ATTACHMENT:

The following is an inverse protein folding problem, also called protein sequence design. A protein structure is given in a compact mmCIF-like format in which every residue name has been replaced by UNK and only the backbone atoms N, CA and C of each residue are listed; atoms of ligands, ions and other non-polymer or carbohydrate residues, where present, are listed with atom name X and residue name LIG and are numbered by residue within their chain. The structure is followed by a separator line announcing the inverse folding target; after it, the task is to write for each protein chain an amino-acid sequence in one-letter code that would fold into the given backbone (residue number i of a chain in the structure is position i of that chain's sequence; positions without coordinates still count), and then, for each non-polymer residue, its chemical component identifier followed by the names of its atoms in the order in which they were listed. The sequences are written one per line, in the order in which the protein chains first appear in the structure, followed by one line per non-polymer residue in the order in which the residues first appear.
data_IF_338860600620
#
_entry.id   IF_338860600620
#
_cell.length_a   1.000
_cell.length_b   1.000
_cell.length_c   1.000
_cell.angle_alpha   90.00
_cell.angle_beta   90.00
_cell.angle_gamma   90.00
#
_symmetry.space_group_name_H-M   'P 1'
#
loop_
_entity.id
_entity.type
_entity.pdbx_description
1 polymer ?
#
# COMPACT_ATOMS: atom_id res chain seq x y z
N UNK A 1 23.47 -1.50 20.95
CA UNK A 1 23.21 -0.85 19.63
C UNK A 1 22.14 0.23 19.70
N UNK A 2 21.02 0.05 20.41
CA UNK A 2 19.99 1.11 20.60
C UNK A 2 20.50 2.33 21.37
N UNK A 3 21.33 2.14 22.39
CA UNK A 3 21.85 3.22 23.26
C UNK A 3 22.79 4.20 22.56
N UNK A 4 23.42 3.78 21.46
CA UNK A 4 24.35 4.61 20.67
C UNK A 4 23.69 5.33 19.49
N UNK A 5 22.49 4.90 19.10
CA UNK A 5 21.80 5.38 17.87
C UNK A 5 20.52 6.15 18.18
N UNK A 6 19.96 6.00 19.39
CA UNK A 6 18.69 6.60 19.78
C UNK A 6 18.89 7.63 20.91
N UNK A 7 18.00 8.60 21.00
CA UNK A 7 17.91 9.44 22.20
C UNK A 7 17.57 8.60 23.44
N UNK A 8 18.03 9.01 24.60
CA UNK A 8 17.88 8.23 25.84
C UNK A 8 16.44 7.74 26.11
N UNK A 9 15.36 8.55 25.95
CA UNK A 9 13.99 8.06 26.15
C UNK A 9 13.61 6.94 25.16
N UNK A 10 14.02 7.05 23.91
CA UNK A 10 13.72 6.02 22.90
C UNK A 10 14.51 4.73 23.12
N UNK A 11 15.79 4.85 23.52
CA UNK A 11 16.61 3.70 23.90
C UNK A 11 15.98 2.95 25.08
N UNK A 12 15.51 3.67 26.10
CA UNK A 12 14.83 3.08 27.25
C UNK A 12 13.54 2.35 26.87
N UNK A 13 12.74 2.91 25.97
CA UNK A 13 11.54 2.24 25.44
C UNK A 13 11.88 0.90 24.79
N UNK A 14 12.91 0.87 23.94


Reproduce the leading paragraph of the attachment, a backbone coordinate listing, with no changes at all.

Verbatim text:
The following is an inverse protein folding problem, also called protein sequence design. A protein structure is given in a compact mmCIF-like format in which every residue name has been replaced by UNK and only the backbone atoms N, CA and C of each residue are listed; atoms of ligands, ions and other non-polymer or carbohydrate residues, where present, are listed with atom name X and residue name LIG and are numbered by residue within their chain. The structure is followed by a separator line announcing the inverse folding target; after it, the task is to write for each protein chain an amino-acid sequence in one-letter code that would fold into the given backbone (residue number i of a chain in the structure is position i of that chain's sequence; positions without coordinates still count), and then, for each non-polymer residue, its chemical component identifier followed by the names of its atoms in the order in which they were listed. The sequences are written one per line, in the order in which the protein chains first appear in the structure, followed by one line per non-polymer residue in the order in which the residues first appear.